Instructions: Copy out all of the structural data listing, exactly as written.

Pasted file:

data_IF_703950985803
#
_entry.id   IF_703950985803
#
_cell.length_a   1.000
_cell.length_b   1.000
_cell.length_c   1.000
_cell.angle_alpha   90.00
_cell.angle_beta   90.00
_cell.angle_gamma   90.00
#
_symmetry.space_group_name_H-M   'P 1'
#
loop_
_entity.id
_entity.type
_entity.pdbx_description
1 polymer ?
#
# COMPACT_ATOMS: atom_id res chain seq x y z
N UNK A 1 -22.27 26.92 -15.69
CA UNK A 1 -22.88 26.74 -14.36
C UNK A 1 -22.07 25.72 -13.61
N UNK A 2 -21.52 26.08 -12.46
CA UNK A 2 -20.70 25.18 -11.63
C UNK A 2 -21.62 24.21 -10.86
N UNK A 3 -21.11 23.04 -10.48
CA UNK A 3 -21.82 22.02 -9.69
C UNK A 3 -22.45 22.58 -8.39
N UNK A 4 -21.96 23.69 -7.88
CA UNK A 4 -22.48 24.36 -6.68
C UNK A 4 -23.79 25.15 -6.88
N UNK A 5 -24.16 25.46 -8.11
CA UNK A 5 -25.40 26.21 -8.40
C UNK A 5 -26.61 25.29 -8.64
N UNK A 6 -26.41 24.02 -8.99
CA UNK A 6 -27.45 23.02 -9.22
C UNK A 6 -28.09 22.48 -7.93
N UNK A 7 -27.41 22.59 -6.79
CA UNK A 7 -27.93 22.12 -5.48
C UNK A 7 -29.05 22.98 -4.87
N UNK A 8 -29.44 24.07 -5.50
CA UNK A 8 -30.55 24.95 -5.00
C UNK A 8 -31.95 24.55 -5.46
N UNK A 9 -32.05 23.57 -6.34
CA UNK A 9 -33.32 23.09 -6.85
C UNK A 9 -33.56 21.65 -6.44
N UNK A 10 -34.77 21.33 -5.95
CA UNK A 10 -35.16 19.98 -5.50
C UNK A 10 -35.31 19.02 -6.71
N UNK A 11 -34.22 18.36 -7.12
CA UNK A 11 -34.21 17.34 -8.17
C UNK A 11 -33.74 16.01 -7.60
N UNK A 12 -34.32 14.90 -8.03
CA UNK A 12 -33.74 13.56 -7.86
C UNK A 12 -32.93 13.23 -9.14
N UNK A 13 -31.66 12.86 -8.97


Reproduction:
data_IF_703950985803
#
_entry.id   IF_703950985803
#
_cell.length_a   1.000
_cell.length_b   1.000
_cell.length_c   1.000
_cell.angle_alpha   90.00
_cell.angle_beta   90.00
_cell.angle_gamma   90.00
#
_symmetry.space_group_name_H-M   'P 1'
#
loop_
_entity.id
_entity.type
_entity.pdbx_description
1 polymer ?
#
# COMPACT_ATOMS: atom_id res chain seq x y z
N UNK A 1 -22.27 26.92 -15.69
CA UNK A 1 -22.88 26.74 -14.36
C UNK A 1 -22.07 25.72 -13.61
N UNK A 2 -21.52 26.08 -12.46
CA UNK A 2 -20.70 25.18 -11.63
C UNK A 2 -21.62 24.21 -10.86
N UNK A 3 -21.11 23.04 -10.48
CA UNK A 3 -21.82 22.02 -9.69
C UNK A 3 -22.45 22.58 -8.39
N UNK A 4 -21.96 23.69 -7.88
CA UNK A 4 -22.48 24.36 -6.68
C UNK A 4 -23.79 25.15 -6.88
N UNK A 5 -24.16 25.46 -8.11
CA UNK A 5 -25.40 26.21 -8.40
C UNK A 5 -26.61 25.29 -8.64
N UNK A 6 -26.41 24.02 -8.99
CA UNK A 6 -27.45 23.02 -9.22
C UNK A 6 -28.09 22.48 -7.93
N UNK A 7 -27.41 22.59 -6.79
CA UNK A 7 -27.93 22.12 -5.48
C UNK A 7 -29.05 22.98 -4.87
N UNK A 8 -29.44 24.07 -5.50
CA UNK A 8 -30.55 24.95 -5.00
C UNK A 8 -31.95 24.55 -5.46
N UNK A 9 -32.05 23.57 -6.34
CA UNK A 9 -33.32 23.09 -6.85
C UNK A 9 -33.56 21.65 -6.44
N UNK A 10 -34.77 21.33 -5.95
CA UNK A 10 -35.16 19.98 -5.50
C UNK A 10 -35.31 19.02 -6.71
N UNK A 11 -34.22 18.36 -7.12
CA UNK A 11 -34.21 17.34 -8.17
C UNK A 11 -33.74 16.01 -7.60
N UNK A 12 -34.32 14.90 -8.03
CA UNK A 12 -33.74 13.56 -7.86
C UNK A 12 -32.93 13.23 -9.14
N UNK A 13 -31.66 12.86 -8.97